Author Summary
The task of deciphering the complex transcriptional regulatory networks controlling development is one of the major current challenges for molecular biology. The problem is difficult, if not impossible, to solve without a detailed knowledge of the spatiotemporal dynamics of gene expression. Thus, to understand development, we need to identify and functionally characterize all players in regulatory networks. Data on gene expression dynamics obtained from whole transcriptome microarray experiments, combined with in situ hybridization mRNA localisation patterns for a subset of genes, may provide a route for predicting the localisation of gene expression for those genes for which in situ data has not been generated, as well as suggesting functional information for uncharacterised genes. Here, we report the development of one of the first methods for predicting the localisation of gene expression during Drosophila embryogenesis from microarray data. Pooling the subset of genes in the fly genome with in situ data to form functional units, localised in space and time for relevant developmental processes, facilitates the statement of a classification problem, which we address with machine-learning methods. Our approach promotes a richer annotation of biological function for genes in the absence of costly and time-consuming experimental analysis.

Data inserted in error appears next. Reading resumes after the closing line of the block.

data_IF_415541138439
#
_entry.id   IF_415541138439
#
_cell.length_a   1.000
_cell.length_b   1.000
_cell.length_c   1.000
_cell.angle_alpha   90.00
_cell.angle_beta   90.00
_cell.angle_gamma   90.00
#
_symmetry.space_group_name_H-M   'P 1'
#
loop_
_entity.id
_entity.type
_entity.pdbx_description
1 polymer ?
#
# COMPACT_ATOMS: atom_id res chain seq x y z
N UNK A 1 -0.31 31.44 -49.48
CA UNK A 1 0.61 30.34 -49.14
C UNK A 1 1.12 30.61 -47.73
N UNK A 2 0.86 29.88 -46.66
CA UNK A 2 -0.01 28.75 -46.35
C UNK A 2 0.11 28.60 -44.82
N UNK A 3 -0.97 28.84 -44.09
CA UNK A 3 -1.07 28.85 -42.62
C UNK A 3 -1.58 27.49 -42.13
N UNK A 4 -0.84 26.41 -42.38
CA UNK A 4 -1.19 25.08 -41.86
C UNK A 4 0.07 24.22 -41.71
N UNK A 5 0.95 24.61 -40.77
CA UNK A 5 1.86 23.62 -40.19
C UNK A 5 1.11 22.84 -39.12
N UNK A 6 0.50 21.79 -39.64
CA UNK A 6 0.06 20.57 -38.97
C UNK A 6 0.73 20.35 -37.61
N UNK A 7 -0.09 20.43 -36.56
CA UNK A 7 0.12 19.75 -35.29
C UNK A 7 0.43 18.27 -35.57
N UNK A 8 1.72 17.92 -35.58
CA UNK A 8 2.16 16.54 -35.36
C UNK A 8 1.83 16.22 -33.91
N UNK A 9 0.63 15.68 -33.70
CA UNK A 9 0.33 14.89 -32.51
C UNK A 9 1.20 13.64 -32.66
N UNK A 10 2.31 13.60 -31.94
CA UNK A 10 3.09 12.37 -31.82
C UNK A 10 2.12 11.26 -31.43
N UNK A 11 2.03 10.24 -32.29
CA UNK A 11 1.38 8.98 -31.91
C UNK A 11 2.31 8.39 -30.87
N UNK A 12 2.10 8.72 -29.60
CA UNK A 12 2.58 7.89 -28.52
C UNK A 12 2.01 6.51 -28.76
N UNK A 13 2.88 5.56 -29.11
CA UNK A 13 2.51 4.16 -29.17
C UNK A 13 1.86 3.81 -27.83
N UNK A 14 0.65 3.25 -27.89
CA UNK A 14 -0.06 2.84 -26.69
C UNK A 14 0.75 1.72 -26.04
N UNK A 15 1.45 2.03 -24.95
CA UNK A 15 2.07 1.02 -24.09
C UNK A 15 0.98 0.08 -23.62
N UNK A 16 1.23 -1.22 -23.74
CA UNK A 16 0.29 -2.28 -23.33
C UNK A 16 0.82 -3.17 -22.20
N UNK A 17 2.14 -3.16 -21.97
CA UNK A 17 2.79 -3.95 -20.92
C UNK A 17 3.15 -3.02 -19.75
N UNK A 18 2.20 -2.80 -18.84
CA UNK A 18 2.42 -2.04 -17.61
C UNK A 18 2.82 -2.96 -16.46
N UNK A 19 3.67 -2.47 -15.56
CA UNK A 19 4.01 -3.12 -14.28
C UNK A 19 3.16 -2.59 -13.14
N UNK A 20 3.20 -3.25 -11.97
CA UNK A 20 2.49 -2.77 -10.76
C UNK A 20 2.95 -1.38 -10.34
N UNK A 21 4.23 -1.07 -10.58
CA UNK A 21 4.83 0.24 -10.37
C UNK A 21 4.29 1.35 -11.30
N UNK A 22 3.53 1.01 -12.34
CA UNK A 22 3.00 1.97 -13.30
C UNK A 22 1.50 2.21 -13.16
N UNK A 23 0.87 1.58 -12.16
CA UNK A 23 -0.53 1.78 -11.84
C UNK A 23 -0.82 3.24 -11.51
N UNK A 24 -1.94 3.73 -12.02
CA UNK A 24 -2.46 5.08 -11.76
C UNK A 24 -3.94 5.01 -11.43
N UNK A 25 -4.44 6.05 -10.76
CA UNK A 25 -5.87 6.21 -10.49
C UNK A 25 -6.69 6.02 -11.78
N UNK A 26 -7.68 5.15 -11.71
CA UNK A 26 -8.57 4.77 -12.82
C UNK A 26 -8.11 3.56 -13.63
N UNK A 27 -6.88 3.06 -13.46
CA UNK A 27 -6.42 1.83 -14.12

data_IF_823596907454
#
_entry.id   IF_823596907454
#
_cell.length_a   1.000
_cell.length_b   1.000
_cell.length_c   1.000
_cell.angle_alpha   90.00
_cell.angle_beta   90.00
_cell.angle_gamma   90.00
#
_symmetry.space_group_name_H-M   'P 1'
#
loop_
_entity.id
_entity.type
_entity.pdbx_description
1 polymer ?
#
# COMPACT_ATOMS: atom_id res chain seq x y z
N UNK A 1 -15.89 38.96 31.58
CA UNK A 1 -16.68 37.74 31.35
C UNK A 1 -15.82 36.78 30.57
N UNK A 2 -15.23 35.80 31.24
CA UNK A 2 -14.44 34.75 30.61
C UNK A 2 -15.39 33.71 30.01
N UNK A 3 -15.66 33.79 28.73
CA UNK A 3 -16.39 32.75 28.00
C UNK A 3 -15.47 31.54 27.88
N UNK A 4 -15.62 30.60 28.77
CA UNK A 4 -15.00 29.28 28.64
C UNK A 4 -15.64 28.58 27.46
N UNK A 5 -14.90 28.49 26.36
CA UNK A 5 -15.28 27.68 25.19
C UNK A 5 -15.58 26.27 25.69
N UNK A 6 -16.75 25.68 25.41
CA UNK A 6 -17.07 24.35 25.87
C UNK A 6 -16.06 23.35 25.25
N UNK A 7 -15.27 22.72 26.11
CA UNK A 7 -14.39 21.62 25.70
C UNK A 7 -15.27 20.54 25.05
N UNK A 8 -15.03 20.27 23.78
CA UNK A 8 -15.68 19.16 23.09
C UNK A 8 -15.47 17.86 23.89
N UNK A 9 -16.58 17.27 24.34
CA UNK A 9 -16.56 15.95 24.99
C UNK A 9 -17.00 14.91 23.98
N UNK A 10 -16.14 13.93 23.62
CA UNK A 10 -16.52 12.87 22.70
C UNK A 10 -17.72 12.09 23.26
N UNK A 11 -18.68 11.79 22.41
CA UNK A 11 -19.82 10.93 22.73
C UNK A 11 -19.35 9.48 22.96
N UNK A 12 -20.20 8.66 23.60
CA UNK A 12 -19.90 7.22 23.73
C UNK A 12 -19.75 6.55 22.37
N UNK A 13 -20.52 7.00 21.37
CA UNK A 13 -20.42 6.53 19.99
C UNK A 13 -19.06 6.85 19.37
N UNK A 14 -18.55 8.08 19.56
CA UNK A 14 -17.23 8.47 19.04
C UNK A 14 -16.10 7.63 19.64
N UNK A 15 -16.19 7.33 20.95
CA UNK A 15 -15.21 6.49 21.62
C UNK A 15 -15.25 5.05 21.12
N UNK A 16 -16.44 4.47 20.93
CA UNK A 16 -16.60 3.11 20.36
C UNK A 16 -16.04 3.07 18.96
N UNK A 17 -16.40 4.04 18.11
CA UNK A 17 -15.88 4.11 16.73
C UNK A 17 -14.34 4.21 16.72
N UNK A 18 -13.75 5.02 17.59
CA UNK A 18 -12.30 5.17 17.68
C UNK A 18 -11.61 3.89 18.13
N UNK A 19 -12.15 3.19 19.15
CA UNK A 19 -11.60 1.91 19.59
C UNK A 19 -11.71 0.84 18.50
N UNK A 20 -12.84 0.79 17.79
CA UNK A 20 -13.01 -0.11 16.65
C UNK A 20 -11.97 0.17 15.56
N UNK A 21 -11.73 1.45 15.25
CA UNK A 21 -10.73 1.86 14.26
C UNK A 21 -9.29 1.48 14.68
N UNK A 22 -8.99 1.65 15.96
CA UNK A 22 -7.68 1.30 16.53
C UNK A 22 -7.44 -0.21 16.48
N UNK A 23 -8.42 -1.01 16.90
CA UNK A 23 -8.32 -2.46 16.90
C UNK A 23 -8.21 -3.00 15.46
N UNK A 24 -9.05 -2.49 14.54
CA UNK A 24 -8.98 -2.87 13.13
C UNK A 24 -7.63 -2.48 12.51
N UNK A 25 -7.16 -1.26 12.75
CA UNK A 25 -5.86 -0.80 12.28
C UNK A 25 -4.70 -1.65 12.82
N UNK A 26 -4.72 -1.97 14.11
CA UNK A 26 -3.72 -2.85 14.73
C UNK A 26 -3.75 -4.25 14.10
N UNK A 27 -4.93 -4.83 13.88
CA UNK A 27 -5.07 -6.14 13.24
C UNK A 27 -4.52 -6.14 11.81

doi:10.1371/journal.pcbi.0030144
PMCID: PMC1924873  PMID: 17658945

Results 1-11 (11)